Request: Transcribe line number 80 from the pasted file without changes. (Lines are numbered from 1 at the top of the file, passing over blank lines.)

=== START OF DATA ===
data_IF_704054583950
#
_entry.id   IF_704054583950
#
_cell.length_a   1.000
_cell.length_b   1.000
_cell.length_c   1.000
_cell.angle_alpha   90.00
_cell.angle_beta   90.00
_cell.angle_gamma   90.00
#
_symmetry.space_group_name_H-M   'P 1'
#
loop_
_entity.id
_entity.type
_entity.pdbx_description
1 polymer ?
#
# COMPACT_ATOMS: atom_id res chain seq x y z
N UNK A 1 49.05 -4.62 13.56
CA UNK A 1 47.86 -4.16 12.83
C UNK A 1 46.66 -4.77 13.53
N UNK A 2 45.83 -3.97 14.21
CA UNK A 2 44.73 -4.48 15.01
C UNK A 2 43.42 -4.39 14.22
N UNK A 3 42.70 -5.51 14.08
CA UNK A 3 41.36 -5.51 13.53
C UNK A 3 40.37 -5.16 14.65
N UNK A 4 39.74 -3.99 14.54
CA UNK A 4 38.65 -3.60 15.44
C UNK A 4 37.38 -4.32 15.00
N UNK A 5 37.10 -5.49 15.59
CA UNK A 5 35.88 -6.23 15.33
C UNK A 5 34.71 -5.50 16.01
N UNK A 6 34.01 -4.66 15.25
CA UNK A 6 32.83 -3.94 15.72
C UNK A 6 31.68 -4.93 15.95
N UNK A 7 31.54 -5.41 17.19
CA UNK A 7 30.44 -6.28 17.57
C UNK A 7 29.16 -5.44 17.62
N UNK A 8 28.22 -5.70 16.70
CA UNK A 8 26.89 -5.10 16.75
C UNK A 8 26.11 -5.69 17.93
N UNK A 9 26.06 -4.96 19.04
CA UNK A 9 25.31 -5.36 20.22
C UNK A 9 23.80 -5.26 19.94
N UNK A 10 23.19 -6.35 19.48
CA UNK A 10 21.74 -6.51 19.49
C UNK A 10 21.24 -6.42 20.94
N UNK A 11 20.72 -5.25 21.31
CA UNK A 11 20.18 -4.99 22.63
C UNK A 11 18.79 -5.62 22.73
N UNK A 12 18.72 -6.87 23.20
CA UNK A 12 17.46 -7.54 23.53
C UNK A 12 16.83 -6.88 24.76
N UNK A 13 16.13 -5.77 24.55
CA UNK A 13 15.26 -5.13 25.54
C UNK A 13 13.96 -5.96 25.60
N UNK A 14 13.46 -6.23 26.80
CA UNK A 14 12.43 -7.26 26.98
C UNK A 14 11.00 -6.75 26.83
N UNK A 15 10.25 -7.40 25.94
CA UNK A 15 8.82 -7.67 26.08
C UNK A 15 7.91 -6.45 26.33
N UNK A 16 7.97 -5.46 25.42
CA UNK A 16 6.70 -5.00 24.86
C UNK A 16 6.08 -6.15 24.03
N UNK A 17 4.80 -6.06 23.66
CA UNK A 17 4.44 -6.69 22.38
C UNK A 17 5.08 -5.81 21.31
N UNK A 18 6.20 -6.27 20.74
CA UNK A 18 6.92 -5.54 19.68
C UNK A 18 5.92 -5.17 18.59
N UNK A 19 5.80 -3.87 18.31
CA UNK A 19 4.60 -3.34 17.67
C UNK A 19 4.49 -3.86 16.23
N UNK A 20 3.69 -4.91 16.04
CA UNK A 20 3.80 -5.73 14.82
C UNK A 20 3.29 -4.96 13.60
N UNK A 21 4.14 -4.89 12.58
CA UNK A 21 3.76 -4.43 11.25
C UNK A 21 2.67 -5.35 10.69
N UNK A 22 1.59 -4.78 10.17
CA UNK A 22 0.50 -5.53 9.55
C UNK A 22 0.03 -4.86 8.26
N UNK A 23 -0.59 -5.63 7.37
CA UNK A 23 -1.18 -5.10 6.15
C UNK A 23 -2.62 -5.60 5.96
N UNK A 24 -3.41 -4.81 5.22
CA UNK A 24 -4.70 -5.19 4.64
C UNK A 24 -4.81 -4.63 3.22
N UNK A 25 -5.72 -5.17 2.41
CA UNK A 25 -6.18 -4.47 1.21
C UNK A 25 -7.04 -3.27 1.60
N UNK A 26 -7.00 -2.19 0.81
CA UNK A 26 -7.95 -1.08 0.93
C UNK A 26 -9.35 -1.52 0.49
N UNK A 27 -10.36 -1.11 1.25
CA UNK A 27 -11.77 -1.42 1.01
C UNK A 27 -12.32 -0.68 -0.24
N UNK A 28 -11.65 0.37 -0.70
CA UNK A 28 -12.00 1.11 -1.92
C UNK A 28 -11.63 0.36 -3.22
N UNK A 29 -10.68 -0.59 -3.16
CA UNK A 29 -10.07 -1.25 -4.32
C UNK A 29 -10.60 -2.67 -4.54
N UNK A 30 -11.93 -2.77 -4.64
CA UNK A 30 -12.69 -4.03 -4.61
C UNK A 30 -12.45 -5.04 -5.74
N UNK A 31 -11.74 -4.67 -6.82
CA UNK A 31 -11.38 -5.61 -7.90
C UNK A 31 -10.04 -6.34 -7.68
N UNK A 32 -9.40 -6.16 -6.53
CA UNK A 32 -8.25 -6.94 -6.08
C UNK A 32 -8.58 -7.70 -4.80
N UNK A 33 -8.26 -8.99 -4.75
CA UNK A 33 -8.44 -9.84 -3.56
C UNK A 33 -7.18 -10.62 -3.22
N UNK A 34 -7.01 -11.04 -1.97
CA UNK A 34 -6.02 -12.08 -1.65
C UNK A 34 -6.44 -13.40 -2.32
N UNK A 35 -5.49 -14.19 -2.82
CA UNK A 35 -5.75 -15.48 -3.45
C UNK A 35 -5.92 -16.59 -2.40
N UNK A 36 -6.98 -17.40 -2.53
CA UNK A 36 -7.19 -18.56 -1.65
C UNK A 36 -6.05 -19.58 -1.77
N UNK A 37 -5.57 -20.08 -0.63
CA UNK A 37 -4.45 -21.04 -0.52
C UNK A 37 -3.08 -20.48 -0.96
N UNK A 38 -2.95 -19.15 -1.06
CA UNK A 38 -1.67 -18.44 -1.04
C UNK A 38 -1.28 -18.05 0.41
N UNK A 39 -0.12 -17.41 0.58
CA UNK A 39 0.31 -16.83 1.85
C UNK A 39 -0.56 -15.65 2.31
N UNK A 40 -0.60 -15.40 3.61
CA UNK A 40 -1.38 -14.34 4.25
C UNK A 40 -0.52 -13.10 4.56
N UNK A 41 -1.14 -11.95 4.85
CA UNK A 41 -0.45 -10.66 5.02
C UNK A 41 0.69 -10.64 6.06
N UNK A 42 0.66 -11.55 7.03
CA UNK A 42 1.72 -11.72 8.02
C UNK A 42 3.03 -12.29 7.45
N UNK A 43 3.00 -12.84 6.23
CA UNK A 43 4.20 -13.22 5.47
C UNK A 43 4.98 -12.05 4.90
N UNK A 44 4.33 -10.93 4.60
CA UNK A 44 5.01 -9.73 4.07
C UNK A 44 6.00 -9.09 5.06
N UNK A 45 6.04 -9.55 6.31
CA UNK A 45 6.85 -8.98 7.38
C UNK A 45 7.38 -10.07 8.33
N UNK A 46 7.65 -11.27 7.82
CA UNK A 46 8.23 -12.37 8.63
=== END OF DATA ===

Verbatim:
C UNK A 20 3.29 -4.96 13.60